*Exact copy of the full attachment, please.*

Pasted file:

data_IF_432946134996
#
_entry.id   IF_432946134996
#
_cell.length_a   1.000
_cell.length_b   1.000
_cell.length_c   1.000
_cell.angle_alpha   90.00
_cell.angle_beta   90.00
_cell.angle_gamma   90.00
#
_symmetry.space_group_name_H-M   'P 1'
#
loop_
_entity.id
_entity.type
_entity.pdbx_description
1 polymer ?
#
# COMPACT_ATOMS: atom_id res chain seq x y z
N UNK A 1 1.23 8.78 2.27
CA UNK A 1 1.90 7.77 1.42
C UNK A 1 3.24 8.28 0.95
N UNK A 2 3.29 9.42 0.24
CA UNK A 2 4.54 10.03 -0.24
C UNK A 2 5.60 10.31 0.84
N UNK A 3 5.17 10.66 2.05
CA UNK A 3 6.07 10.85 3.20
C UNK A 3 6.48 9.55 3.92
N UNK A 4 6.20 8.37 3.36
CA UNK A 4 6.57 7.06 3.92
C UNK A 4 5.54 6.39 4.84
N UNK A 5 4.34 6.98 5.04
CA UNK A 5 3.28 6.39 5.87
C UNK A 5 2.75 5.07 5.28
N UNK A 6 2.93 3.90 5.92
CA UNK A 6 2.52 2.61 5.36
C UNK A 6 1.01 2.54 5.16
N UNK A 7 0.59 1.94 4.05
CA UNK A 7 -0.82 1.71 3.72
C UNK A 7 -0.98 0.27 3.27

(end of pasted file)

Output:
data_IF_432946134996
#
_entry.id   IF_432946134996
#
_cell.length_a   1.000
_cell.length_b   1.000
_cell.length_c   1.000
_cell.angle_alpha   90.00
_cell.angle_beta   90.00
_cell.angle_gamma   90.00
#
_symmetry.space_group_name_H-M   'P 1'
#
loop_
_entity.id
_entity.type
_entity.pdbx_description
1 polymer ?
#
# COMPACT_ATOMS: atom_id res chain seq x y z
N UNK A 1 1.23 8.78 2.27
CA UNK A 1 1.90 7.77 1.42
C UNK A 1 3.24 8.28 0.95
N UNK A 2 3.29 9.42 0.24
CA UNK A 2 4.54 10.03 -0.24
C UNK A 2 5.60 10.31 0.84
N UNK A 3 5.17 10.66 2.05
CA UNK A 3 6.07 10.85 3.20
C UNK A 3 6.48 9.55 3.92
N UNK A 4 6.20 8.37 3.36
CA UNK A 4 6.57 7.06 3.92
C UNK A 4 5.54 6.39 4.84
N UNK A 5 4.34 6.98 5.04
CA UNK A 5 3.28 6.39 5.87
C UNK A 5 2.75 5.07 5.28
N UNK A 6 2.93 3.90 5.92
CA UNK A 6 2.52 2.61 5.36
C UNK A 6 1.01 2.54 5.16
N UNK A 7 0.59 1.94 4.05
CA UNK A 7 -0.82 1.71 3.72
C UNK A 7 -0.98 0.27 3.27